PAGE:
Like the Prime Minister I grew up with the TV clip of Selwyn Toogood booming “What do you say Whanganui, the money or the bag?” to an unsuspecting ‘It’s in the Bag’ audience.
For those under the age of 45 this was a quiz show where contestants had to choose for prizes between an offer of money or a “bag” which might contain something like an overseas holiday or a booby prize.
Being a Labour Party Conference I know you will want both the money and the bag, and rest assured there are no booby prizes. But in the spirit of Selwyn, I am going to get you to choose later on in the speech, so listen out.
As Minister of Finance every day I am faced with difficult choices. And I mean more than just at Bellamys. There is much to do.
Nine years of neglect to overcome in our schools, hospitals and state houses.
Big, complex, long-term issues like climate change, homelessness and child poverty to address. And the unexpected things that come at you like the response to March 15.
We work hard to get the balance right. Understanding the global environment, making investments now for the good of future generations, and managing the books carefully while taking the bold innovative steps that are needed.
I approach those important decisions on a clear basis, guided by the values of our Party and our movement. It is our job to strive for social justice, for equality and equity, to protect our planet and our people for the common good.
And I am guided by all of you. Our Labour whanau. By the policies that you pass, the mahi that you do, the people who you are.
I think of the members and supporters who have gone before, and to those who have recently passed.
In my own rohe, I think of David Underwood and Fran McGrath, both of whom we have lost recently. People who would always think of others first, who’s strong sense of fairness and justice helped guide me. I thank them, on whose shoulders we all stand. And I thank all of you for your commitment as we face these opportunities and challenges together.
And delegates, you can be proud of the achievements we’ve made in our first two years in Government.
We are rebuilding New Zealand. We are rebuilding the social services that were neglected for too long, like our teaching, health and Police workforces.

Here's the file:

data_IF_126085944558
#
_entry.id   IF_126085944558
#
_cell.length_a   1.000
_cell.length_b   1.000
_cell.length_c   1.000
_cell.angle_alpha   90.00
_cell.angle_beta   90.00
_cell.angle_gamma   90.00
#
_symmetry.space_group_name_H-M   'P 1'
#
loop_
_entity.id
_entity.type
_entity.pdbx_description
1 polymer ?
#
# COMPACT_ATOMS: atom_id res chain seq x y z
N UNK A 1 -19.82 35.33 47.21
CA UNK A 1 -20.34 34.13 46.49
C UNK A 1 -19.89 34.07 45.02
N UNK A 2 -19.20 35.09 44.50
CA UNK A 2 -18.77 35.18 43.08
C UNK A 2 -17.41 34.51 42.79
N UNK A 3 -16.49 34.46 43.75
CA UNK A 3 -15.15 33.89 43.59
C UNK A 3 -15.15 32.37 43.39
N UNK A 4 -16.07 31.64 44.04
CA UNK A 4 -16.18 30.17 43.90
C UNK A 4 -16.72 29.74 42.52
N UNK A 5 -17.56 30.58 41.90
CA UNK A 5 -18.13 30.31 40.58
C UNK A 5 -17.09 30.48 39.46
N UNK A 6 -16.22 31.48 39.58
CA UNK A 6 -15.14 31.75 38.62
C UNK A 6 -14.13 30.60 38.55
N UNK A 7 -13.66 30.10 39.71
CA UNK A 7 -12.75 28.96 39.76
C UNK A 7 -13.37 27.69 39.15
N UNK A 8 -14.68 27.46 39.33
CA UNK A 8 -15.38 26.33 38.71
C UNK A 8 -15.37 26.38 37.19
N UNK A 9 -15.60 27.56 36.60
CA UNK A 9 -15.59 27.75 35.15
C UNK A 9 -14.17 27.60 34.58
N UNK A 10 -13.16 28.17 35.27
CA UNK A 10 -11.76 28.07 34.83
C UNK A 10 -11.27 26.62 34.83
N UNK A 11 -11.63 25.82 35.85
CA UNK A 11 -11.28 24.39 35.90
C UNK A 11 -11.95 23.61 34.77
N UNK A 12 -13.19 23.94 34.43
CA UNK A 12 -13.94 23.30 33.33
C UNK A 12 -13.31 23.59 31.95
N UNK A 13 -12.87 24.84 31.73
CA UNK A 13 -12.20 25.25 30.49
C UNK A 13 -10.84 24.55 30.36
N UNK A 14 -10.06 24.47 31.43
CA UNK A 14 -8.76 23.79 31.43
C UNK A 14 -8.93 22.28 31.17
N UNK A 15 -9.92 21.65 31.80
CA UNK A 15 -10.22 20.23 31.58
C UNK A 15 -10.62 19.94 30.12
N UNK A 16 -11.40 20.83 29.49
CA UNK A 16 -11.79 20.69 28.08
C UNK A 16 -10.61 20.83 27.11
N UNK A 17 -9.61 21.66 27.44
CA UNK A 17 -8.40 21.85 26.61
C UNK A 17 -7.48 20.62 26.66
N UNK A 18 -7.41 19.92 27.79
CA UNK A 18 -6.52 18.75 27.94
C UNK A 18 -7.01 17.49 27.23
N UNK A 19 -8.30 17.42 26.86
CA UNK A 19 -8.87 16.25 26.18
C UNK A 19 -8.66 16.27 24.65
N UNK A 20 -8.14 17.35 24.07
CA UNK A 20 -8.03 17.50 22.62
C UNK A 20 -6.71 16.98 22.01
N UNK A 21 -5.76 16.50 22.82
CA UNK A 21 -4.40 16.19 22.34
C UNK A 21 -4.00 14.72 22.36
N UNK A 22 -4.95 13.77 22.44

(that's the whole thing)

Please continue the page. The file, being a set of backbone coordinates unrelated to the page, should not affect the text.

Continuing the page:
We’re rebuilding regional roads, rail and transport infrastructure ignored by the previous Government.
And we are rebuilding our frayed social fabric – what it means to be a New Zealander – a fair go, a helping hand, the spirit of manākitanga.
One of the achievements I am most proud of is the Wellbeing Budget.
At Conference last year I stood up and gave you the first indication of what a Wellbeing Budget would deliver.
I told you how our new way of doing Budgets meant we would use evidence of what would make the biggest difference to New Zealanders’ wellbeing now and in the future to decide what to invest in.
I told you we would break down the silos of government to focus on the outcomes, not the inputs. And that we would measure our success not just on the narrow indicator of GDP, but also on the other things we value – the health and wellbeing of our people, the quality of our environment and the strengths of our communities.
And fellow delegates – we did it.
The Wellbeing Budget broke new ground. Around the world and here at home it is generating huge interest.
At the World Economic Forum in Davos this year I was so proud to hear our Prime Minister Jacinda Ardern tell the world how the Wellbeing Budget would work, and, more importantly, why it mattered.
At home, the Waikato Councils, iwi and NGOs are coming together to undertake the Waikato Wellbeing Project to guide development in their region. Deloitte ran an investigative series on wellbeing, the BNZ created their own wellbeing survey and index, while Westpac have been running regional wellbeing events around the country.
We are changing the way people think about what we value, what constitutes success and what we invest in.
There is still some way to go to see the approach work to its fullest. We need better recognition of Te Ao Maori, and of how our Pasifika community view wellbeing, including its spiritual aspects. We need to get better indicators of our children’s wellbeing, of our cultural wellbeing.
But we have made a great start.
And nowhere was that more evident than in the package that was the centrepiece of the Wellbeing Budget – Taking Mental Health Seriously.
We delivered. A $1.9 billion package to completely change how we provide frontline mental health services in this country. To change how we deal with the drivers of homelessness and addiction. To change how we break the cycle of reoffending by addressing mental health in our prison population. Breaking down the silos to finally put mental health at the centre of our health system.
We have to thank those who have blazed the trail on this. Champions like Mike King, the Mental Health Foundation and John Kirwan.
I am proud to be part of a Government that said this will be front-and-centre of our very first Wellbeing Budget.
I have already seen the difference that is being made through the Piki programme providing free services to 18-24-year-olds, through the amazing Mana Ake programme supporting young people in Christchurch, and the new facilities such as the one being built just down the road from here in Palmerston North.
That’s what happens when you change the status quo and do things differently, by putting people at the heart of what we do as a Government.